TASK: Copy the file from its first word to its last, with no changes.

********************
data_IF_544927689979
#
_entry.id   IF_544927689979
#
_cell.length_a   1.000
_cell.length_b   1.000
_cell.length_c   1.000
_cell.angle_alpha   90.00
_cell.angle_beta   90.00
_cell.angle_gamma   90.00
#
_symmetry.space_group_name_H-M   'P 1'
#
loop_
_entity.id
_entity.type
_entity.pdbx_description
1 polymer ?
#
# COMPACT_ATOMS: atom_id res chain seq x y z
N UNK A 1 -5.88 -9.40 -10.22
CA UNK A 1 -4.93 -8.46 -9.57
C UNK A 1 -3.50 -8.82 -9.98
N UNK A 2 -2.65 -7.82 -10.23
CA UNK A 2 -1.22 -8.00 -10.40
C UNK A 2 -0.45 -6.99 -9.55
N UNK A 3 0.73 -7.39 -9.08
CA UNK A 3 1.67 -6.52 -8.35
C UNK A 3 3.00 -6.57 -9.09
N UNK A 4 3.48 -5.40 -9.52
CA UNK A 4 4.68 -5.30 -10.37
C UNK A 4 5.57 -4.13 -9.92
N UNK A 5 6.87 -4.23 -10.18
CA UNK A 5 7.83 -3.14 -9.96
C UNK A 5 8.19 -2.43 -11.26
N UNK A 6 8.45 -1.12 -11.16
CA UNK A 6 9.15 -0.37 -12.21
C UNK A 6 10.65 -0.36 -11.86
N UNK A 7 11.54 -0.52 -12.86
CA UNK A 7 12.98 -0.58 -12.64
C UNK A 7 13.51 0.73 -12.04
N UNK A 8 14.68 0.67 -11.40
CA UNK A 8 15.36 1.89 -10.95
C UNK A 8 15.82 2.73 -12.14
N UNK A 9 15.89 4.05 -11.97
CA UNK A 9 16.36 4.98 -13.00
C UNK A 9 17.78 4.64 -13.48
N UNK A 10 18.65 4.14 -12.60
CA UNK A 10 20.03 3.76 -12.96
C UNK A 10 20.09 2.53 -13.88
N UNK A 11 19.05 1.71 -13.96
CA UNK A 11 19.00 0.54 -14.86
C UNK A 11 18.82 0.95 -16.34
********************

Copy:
data_IF_544927689979
#
_entry.id   IF_544927689979
#
_cell.length_a   1.000
_cell.length_b   1.000
_cell.length_c   1.000
_cell.angle_alpha   90.00
_cell.angle_beta   90.00
_cell.angle_gamma   90.00
#
_symmetry.space_group_name_H-M   'P 1'
#
loop_
_entity.id
_entity.type
_entity.pdbx_description
1 polymer ?
#
# COMPACT_ATOMS: atom_id res chain seq x y z
N UNK A 1 -5.88 -9.40 -10.22
CA UNK A 1 -4.93 -8.46 -9.57
C UNK A 1 -3.50 -8.82 -9.98
N UNK A 2 -2.65 -7.82 -10.23
CA UNK A 2 -1.22 -8.00 -10.40
C UNK A 2 -0.45 -6.99 -9.55
N UNK A 3 0.73 -7.39 -9.08
CA UNK A 3 1.67 -6.52 -8.35
C UNK A 3 3.00 -6.57 -9.09
N UNK A 4 3.48 -5.40 -9.52
CA UNK A 4 4.68 -5.30 -10.37
C UNK A 4 5.57 -4.13 -9.92
N UNK A 5 6.87 -4.23 -10.18
CA UNK A 5 7.83 -3.14 -9.96
C UNK A 5 8.19 -2.43 -11.26
N UNK A 6 8.45 -1.12 -11.16
CA UNK A 6 9.15 -0.37 -12.21
C UNK A 6 10.65 -0.36 -11.86
N UNK A 7 11.54 -0.52 -12.86
CA UNK A 7 12.98 -0.58 -12.64
C UNK A 7 13.51 0.73 -12.04
N UNK A 8 14.68 0.67 -11.40
CA UNK A 8 15.36 1.89 -10.95
C UNK A 8 15.82 2.73 -12.14
N UNK A 9 15.89 4.05 -11.97
CA UNK A 9 16.36 4.98 -13.00
C UNK A 9 17.78 4.64 -13.48
N UNK A 10 18.65 4.14 -12.60
CA UNK A 10 20.03 3.76 -12.96
C UNK A 10 20.09 2.53 -13.88
N UNK A 11 19.05 1.71 -13.96
CA UNK A 11 19.00 0.54 -14.86
C UNK A 11 18.82 0.95 -16.34